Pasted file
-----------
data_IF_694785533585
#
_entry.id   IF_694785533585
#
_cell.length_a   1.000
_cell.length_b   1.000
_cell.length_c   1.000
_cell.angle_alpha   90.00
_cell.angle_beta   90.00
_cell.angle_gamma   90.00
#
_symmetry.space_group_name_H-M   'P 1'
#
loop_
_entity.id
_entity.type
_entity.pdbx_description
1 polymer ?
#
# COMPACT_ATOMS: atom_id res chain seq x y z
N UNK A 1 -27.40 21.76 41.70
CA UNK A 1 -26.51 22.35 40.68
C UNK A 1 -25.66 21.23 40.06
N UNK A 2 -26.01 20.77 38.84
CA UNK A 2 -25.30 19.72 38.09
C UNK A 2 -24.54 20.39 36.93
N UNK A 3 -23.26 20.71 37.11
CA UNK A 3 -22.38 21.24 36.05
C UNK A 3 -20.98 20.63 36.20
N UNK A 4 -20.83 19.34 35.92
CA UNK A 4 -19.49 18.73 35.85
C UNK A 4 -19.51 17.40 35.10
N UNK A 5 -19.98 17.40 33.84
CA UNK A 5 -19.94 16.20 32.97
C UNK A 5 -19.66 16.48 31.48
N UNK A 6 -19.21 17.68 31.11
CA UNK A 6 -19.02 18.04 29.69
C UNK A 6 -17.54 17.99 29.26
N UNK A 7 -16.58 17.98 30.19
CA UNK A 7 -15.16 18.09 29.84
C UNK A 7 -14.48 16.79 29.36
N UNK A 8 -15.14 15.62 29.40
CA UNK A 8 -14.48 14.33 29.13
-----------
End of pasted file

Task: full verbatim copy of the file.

data_IF_694785533585
#
_entry.id   IF_694785533585
#
_cell.length_a   1.000
_cell.length_b   1.000
_cell.length_c   1.000
_cell.angle_alpha   90.00
_cell.angle_beta   90.00
_cell.angle_gamma   90.00
#
_symmetry.space_group_name_H-M   'P 1'
#
loop_
_entity.id
_entity.type
_entity.pdbx_description
1 polymer ?
#
# COMPACT_ATOMS: atom_id res chain seq x y z
N UNK A 1 -27.40 21.76 41.70
CA UNK A 1 -26.51 22.35 40.68
C UNK A 1 -25.66 21.23 40.06
N UNK A 2 -26.01 20.77 38.84
CA UNK A 2 -25.30 19.72 38.09
C UNK A 2 -24.54 20.39 36.93
N UNK A 3 -23.26 20.71 37.11
CA UNK A 3 -22.38 21.24 36.05
C UNK A 3 -20.98 20.63 36.20
N UNK A 4 -20.83 19.34 35.92
CA UNK A 4 -19.49 18.73 35.85
C UNK A 4 -19.51 17.40 35.10
N UNK A 5 -19.98 17.40 33.84
CA UNK A 5 -19.94 16.20 32.97
C UNK A 5 -19.66 16.48 31.48
N UNK A 6 -19.21 17.68 31.11
CA UNK A 6 -19.02 18.04 29.69
C UNK A 6 -17.54 17.99 29.26
N UNK A 7 -16.58 17.98 30.19
CA UNK A 7 -15.16 18.09 29.84
C UNK A 7 -14.48 16.79 29.36
N UNK A 8 -15.14 15.62 29.40
CA UNK A 8 -14.48 14.33 29.13